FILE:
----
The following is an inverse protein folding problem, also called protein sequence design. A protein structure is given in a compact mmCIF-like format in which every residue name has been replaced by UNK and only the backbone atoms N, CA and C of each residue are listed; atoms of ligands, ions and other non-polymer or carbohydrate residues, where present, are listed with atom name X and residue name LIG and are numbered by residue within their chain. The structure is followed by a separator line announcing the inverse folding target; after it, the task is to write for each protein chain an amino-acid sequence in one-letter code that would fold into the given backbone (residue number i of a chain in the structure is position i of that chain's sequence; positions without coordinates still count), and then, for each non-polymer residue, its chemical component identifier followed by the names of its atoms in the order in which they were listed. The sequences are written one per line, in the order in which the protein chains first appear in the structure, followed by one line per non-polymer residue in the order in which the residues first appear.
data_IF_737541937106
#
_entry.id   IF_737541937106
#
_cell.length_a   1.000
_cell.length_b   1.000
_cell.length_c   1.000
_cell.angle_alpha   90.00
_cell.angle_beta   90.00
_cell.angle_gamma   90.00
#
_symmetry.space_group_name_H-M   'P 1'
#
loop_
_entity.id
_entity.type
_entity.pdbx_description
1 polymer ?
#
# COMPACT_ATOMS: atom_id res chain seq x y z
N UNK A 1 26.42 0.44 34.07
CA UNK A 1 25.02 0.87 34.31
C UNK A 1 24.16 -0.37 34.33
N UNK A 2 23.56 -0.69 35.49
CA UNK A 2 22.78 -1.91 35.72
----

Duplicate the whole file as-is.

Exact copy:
The following is an inverse protein folding problem, also called protein sequence design. A protein structure is given in a compact mmCIF-like format in which every residue name has been replaced by UNK and only the backbone atoms N, CA and C of each residue are listed; atoms of ligands, ions and other non-polymer or carbohydrate residues, where present, are listed with atom name X and residue name LIG and are numbered by residue within their chain. The structure is followed by a separator line announcing the inverse folding target; after it, the task is to write for each protein chain an amino-acid sequence in one-letter code that would fold into the given backbone (residue number i of a chain in the structure is position i of that chain's sequence; positions without coordinates still count), and then, for each non-polymer residue, its chemical component identifier followed by the names of its atoms in the order in which they were listed. The sequences are written one per line, in the order in which the protein chains first appear in the structure, followed by one line per non-polymer residue in the order in which the residues first appear.
data_IF_737541937106
#
_entry.id   IF_737541937106
#
_cell.length_a   1.000
_cell.length_b   1.000
_cell.length_c   1.000
_cell.angle_alpha   90.00
_cell.angle_beta   90.00
_cell.angle_gamma   90.00
#
_symmetry.space_group_name_H-M   'P 1'
#
loop_
_entity.id
_entity.type
_entity.pdbx_description
1 polymer ?
#
# COMPACT_ATOMS: atom_id res chain seq x y z
N UNK A 1 26.42 0.44 34.07
CA UNK A 1 25.02 0.87 34.31
C UNK A 1 24.16 -0.37 34.33
N UNK A 2 23.56 -0.69 35.49
CA UNK A 2 22.78 -1.91 35.72